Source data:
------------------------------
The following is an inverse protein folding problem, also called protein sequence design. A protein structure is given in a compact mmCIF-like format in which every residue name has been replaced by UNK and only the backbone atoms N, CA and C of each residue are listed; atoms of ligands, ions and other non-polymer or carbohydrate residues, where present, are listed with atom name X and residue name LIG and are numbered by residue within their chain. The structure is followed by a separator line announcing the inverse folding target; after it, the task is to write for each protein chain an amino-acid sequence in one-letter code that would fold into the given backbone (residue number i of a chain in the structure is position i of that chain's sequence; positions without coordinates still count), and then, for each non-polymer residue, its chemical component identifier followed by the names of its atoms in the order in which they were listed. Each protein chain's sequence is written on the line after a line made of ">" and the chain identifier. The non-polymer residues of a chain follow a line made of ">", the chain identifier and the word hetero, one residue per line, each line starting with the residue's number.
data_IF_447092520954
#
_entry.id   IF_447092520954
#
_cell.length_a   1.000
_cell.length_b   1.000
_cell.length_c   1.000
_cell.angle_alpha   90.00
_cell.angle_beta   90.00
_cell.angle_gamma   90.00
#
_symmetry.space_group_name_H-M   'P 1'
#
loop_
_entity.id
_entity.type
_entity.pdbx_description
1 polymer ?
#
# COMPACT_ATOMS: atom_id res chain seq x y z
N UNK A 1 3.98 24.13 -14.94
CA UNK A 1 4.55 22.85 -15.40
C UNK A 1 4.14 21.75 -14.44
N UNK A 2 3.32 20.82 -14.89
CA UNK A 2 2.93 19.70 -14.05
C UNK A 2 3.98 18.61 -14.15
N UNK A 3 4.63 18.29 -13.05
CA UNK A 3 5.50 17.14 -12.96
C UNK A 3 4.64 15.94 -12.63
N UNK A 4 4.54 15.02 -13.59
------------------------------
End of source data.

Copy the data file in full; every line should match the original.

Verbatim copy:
The following is an inverse protein folding problem, also called protein sequence design. A protein structure is given in a compact mmCIF-like format in which every residue name has been replaced by UNK and only the backbone atoms N, CA and C of each residue are listed; atoms of ligands, ions and other non-polymer or carbohydrate residues, where present, are listed with atom name X and residue name LIG and are numbered by residue within their chain. The structure is followed by a separator line announcing the inverse folding target; after it, the task is to write for each protein chain an amino-acid sequence in one-letter code that would fold into the given backbone (residue number i of a chain in the structure is position i of that chain's sequence; positions without coordinates still count), and then, for each non-polymer residue, its chemical component identifier followed by the names of its atoms in the order in which they were listed. Each protein chain's sequence is written on the line after a line made of ">" and the chain identifier. The non-polymer residues of a chain follow a line made of ">", the chain identifier and the word hetero, one residue per line, each line starting with the residue's number.
data_IF_447092520954
#
_entry.id   IF_447092520954
#
_cell.length_a   1.000
_cell.length_b   1.000
_cell.length_c   1.000
_cell.angle_alpha   90.00
_cell.angle_beta   90.00
_cell.angle_gamma   90.00
#
_symmetry.space_group_name_H-M   'P 1'
#
loop_
_entity.id
_entity.type
_entity.pdbx_description
1 polymer ?
#
# COMPACT_ATOMS: atom_id res chain seq x y z
N UNK A 1 3.98 24.13 -14.94
CA UNK A 1 4.55 22.85 -15.40
C UNK A 1 4.14 21.75 -14.44
N UNK A 2 3.32 20.82 -14.89
CA UNK A 2 2.93 19.70 -14.05
C UNK A 2 3.98 18.61 -14.15
N UNK A 3 4.63 18.29 -13.05
CA UNK A 3 5.50 17.14 -12.96
C UNK A 3 4.64 15.94 -12.63
N UNK A 4 4.54 15.02 -13.59